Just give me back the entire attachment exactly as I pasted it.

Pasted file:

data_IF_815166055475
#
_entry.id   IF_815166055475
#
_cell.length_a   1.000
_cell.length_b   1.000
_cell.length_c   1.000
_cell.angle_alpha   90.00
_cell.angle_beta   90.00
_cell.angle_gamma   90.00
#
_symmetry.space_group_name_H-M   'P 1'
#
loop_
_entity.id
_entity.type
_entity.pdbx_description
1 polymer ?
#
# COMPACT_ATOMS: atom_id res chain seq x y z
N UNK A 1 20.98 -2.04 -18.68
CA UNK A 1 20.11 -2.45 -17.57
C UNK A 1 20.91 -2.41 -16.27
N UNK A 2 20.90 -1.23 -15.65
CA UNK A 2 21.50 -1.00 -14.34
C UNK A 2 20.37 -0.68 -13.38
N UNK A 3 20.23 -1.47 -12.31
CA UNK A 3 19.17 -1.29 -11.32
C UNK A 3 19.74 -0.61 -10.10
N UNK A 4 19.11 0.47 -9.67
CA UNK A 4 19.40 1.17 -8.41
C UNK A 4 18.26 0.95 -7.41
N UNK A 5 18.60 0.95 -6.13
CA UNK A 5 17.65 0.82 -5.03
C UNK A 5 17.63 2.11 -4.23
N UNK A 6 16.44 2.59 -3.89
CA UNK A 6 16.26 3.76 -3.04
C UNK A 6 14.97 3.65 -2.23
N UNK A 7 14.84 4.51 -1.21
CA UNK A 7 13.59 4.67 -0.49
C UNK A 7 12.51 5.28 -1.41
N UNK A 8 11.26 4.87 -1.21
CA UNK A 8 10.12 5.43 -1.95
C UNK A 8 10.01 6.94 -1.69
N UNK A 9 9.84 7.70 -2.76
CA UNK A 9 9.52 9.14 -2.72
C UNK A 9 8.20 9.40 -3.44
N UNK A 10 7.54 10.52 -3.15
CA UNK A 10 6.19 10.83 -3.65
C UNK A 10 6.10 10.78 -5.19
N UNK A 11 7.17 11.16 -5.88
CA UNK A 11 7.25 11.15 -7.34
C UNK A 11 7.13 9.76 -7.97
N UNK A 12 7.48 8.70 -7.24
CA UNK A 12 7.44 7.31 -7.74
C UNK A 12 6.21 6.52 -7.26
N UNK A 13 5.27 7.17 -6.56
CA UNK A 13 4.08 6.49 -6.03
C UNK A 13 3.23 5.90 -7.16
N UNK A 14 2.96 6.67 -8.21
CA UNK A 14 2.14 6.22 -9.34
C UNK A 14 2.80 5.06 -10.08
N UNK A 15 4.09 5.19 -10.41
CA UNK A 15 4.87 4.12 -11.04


data_IF_815166055475
#
_entry.id   IF_815166055475
#
_cell.length_a   1.000
_cell.length_b   1.000
_cell.length_c   1.000
_cell.angle_alpha   90.00
_cell.angle_beta   90.00
_cell.angle_gamma   90.00
#
_symmetry.space_group_name_H-M   'P 1'
#
loop_
_entity.id
_entity.type
_entity.pdbx_description
1 polymer ?
#
# COMPACT_ATOMS: atom_id res chain seq x y z
N UNK A 1 20.98 -2.04 -18.68
CA UNK A 1 20.11 -2.45 -17.57
C UNK A 1 20.91 -2.41 -16.27
N UNK A 2 20.90 -1.23 -15.65
CA UNK A 2 21.50 -1.00 -14.34
C UNK A 2 20.37 -0.68 -13.38
N UNK A 3 20.23 -1.47 -12.31
CA UNK A 3 19.17 -1.29 -11.32
C UNK A 3 19.74 -0.61 -10.10
N UNK A 4 19.11 0.47 -9.67
CA UNK A 4 19.40 1.17 -8.41
C UNK A 4 18.26 0.95 -7.41
N UNK A 5 18.60 0.95 -6.13
CA UNK A 5 17.65 0.82 -5.03
C UNK A 5 17.63 2.11 -4.23
N UNK A 6 16.44 2.59 -3.89
CA UNK A 6 16.26 3.76 -3.04
C UNK A 6 14.97 3.65 -2.23
N UNK A 7 14.84 4.51 -1.21
CA UNK A 7 13.59 4.67 -0.49
C UNK A 7 12.51 5.28 -1.41
N UNK A 8 11.26 4.87 -1.21
CA UNK A 8 10.12 5.43 -1.95
C UNK A 8 10.01 6.94 -1.69
N UNK A 9 9.84 7.70 -2.76
CA UNK A 9 9.52 9.14 -2.72
C UNK A 9 8.20 9.40 -3.44
N UNK A 10 7.54 10.52 -3.15
CA UNK A 10 6.19 10.83 -3.65
C UNK A 10 6.10 10.78 -5.19
N UNK A 11 7.17 11.16 -5.88
CA UNK A 11 7.25 11.15 -7.34
C UNK A 11 7.13 9.76 -7.97
N UNK A 12 7.48 8.70 -7.24
CA UNK A 12 7.44 7.31 -7.74
C UNK A 12 6.21 6.52 -7.26
N UNK A 13 5.27 7.17 -6.56
CA UNK A 13 4.08 6.49 -6.03
C UNK A 13 3.23 5.90 -7.16
N UNK A 14 2.96 6.67 -8.21
CA UNK A 14 2.14 6.22 -9.34
C UNK A 14 2.80 5.06 -10.08
N UNK A 15 4.09 5.19 -10.41
CA UNK A 15 4.87 4.12 -11.04